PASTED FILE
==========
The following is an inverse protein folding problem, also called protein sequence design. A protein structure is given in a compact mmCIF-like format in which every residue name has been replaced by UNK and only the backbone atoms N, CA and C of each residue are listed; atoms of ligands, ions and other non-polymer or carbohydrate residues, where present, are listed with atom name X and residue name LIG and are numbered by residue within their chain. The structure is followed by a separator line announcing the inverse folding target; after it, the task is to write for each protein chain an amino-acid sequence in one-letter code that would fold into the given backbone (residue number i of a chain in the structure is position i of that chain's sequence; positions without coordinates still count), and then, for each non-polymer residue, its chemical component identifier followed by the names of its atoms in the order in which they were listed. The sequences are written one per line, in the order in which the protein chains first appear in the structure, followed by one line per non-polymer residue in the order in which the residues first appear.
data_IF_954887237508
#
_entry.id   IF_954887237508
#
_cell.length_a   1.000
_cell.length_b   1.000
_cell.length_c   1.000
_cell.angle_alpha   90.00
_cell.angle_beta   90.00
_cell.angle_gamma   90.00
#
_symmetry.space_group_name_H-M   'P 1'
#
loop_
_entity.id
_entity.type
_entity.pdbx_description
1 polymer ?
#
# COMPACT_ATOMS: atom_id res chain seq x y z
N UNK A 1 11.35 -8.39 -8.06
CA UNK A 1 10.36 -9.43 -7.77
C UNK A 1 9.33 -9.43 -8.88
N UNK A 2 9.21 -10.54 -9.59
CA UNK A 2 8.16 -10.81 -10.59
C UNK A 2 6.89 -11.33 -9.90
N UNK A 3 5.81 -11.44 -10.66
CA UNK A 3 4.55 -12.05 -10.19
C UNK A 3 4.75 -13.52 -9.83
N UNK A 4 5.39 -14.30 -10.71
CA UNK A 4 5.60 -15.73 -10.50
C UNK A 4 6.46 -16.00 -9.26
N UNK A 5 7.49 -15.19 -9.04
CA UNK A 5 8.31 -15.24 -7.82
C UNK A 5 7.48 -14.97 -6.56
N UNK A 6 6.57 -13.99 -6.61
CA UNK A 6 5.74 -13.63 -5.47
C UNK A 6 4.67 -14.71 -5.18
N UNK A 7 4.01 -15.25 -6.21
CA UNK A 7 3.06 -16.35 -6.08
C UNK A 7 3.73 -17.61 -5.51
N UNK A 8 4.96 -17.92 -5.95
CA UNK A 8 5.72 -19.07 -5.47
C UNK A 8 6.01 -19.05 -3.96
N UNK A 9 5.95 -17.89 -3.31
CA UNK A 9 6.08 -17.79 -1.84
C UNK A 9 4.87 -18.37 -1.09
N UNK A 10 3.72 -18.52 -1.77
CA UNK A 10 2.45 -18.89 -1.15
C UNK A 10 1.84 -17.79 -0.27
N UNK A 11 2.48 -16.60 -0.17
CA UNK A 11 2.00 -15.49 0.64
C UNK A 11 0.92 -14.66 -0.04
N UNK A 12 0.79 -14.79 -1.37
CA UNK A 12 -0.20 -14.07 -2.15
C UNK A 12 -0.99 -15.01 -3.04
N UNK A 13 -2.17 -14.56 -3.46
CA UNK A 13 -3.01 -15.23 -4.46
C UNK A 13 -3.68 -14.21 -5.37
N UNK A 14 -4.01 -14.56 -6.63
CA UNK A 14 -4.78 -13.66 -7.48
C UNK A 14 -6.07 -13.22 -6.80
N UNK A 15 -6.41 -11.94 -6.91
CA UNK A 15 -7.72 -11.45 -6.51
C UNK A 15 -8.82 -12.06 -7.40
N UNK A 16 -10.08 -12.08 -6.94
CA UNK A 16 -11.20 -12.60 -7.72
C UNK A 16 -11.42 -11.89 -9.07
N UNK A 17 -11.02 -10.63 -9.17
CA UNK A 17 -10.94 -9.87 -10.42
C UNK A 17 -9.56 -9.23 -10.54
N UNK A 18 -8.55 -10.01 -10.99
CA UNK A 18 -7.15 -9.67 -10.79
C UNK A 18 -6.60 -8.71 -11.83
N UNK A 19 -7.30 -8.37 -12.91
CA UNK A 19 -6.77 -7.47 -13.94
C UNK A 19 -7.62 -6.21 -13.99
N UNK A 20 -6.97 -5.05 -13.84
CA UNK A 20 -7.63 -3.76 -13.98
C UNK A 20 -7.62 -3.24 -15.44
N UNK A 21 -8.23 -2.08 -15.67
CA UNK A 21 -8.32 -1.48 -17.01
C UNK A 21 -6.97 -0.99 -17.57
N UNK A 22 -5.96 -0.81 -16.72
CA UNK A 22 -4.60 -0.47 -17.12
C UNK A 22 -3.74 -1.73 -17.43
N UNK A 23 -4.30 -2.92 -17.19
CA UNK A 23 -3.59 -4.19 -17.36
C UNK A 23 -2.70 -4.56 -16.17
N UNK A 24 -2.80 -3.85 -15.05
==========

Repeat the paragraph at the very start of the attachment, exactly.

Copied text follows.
The following is an inverse protein folding problem, also called protein sequence design. A protein structure is given in a compact mmCIF-like format in which every residue name has been replaced by UNK and only the backbone atoms N, CA and C of each residue are listed; atoms of ligands, ions and other non-polymer or carbohydrate residues, where present, are listed with atom name X and residue name LIG and are numbered by residue within their chain. The structure is followed by a separator line announcing the inverse folding target; after it, the task is to write for each protein chain an amino-acid sequence in one-letter code that would fold into the given backbone (residue number i of a chain in the structure is position i of that chain's sequence; positions without coordinates still count), and then, for each non-polymer residue, its chemical component identifier followed by the names of its atoms in the order in which they were listed. The sequences are written one per line, in the order in which the protein chains first appear in the structure, followed by one line per non-polymer residue in the order in which the residues first appear.